Paul Meloan – Vested Interest

Since becoming empty-nesters, my wife and I travel more often and with greater flexibility. In taking advantage of this, we run into the many roadblocks and friction points of modern travel.

Who knew that flying on a domestic airline was such a vast bundle of services? I always thought I was just buying a ride, but it turns out what I was really buying was personal transport, cargo, catering and entertainment.  All of these services that were once included in my ticket are now parsed out separately with additional charges to boot.

The money decisions are relatively easy to make compared to the time decisions. We know how much baggage will cost or a seat with more legroom and can decide to buy it or not.  The time decisions have an unknown cost: how long to allow for security at any given airport? How likely is my plane to leave on time? What are the chances of making a 40 minute connection in Denver?

Worst dilemma: what are the chances I will want to kill the guy who just reclined into my knees?

Two major credit card issuers are stepping into this mess to make travel at least a little less unpleasant (I will stop short of calling air transport ‘enjoyable’).  New cards have a mix of benefits designed to attract persons who devote a good amount of time or money to air travel.  There is now a choice of credit cards that offer high-end benefits to go along with a rather high-end fee.  If travel is a big priority in your schedule or budget it’s likely that one of these cards can help.

American Express got there first with their Platinum Card.  The annual fee of $450 gets you a $200 annual credit (on one airline that you designate) against airline fees; a $100 credit to obtain Global Entry/TSA Pre-Check; membership in Priority Pass Select; use of their Centurion Clubs; wi-fi passes, and a host of other bennies designed to lower travel friction. Depending on when you sign up you may get a bonus grant of Membership Miles points.  There are other various benefits that don’t rock my world but you may find enticing.  Check the site for all the details.

Chase is now in the game with their Sapphire Reserve Card. The same steep $450 fee now gets a $300 annual credit toward airline fees, a similar credit for Global Entry/TSA pre-check, and lounge access.  The big deal here is that Chase points are much more valuable (50%) than Amex points and they are offering a whopping 100,000 points as a sign up bonus now.  Essentially that’s a $1,500 travel credit on top of the other travel credits that come standard with the card.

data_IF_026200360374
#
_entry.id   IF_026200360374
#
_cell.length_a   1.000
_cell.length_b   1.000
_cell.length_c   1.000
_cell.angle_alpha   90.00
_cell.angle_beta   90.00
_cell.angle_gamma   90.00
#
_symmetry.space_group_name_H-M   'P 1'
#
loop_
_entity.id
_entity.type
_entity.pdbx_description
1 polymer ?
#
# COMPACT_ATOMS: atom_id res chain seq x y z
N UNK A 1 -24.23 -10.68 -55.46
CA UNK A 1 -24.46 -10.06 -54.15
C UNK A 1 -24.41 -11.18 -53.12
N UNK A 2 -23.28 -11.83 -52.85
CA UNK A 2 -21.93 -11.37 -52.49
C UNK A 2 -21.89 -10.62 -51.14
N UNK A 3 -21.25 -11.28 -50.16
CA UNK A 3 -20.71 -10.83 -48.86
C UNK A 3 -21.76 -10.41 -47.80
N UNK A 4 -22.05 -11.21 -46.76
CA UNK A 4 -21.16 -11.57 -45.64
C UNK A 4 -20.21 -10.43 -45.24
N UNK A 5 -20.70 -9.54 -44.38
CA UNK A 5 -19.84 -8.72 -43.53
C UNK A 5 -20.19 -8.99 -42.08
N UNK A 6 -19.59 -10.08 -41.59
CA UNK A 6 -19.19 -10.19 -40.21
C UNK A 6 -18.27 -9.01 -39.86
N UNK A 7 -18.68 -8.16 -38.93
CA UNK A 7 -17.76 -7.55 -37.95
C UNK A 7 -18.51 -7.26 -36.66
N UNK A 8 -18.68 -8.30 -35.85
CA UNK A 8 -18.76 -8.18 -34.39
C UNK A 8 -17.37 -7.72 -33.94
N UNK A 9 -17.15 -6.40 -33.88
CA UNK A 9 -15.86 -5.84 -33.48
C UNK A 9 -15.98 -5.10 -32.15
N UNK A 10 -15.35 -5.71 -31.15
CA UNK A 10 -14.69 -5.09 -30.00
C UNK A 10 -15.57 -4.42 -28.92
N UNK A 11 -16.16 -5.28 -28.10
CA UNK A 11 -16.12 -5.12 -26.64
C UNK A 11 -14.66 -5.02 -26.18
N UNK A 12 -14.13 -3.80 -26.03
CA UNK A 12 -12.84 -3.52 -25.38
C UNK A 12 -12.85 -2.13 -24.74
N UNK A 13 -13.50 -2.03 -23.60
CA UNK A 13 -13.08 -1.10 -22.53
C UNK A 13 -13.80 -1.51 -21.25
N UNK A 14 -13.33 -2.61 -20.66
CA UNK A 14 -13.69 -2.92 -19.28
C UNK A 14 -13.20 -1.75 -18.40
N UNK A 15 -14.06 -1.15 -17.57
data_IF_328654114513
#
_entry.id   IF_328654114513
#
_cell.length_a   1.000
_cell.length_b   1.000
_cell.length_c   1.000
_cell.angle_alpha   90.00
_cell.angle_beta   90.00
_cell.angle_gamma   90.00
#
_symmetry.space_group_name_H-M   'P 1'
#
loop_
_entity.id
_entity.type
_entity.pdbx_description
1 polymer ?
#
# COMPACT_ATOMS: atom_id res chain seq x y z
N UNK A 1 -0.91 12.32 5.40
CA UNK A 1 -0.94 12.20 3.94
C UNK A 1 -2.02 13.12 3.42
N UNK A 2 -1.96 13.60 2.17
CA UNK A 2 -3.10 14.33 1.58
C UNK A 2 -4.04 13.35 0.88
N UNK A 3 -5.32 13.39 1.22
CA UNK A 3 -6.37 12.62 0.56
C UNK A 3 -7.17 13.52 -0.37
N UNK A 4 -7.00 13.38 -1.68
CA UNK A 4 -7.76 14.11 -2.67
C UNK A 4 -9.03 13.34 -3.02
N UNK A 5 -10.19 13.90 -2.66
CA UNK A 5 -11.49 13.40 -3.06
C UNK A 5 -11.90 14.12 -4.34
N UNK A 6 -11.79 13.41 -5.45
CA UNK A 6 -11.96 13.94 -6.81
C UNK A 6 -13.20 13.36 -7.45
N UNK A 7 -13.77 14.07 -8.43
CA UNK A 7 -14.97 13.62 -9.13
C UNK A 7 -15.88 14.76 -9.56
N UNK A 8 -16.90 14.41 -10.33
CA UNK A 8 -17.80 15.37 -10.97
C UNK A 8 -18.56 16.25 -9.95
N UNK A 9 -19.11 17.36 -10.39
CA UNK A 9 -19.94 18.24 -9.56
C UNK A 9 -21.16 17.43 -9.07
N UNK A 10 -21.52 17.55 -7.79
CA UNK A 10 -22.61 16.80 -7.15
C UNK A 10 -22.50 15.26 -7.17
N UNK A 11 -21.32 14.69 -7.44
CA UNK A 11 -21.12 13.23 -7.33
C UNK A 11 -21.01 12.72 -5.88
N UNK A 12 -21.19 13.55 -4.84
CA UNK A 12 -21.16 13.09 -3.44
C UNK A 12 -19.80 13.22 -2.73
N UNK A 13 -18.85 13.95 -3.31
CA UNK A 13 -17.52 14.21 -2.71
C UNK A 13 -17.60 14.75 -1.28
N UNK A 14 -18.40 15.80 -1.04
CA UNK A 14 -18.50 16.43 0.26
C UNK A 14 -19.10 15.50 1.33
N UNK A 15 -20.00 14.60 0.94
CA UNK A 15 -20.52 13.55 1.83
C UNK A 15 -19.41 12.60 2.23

I have the Amex Platinum, and I credit it for getting me to bite the bullet and pay for Global Entry. It has been a major time-saver at Dulles (my primary airport). Getting through TSA now takes 5 minutes or less, instead of 15-30 minutes without Pre-Check. That may not sound like a big deal, but it adds up.  Their Centurion lounges can be really nice (San Francisco) to very ordinary (Miami) but they only have them in a handful of cities so that’s not a major hook for me.

In my wallet, it looks like Amex will be giving way to Chase, unless Amex responds to the pressure and raises their offering as well.

If you’re interested in comparing all the different offerings as well as keeping up with the latest deals, by far the best site I have encountered is Points Guy. It’s definitely worth the visit if you’re in the market.

Paul Meloan is the co-founder and co-managing member of Aegis Wealth Management, LLC, in Bethesda, Maryland USA. Before Aegis Paul was a practicing attorney as well as working in the tax practice of Ernst & Young, LLP.

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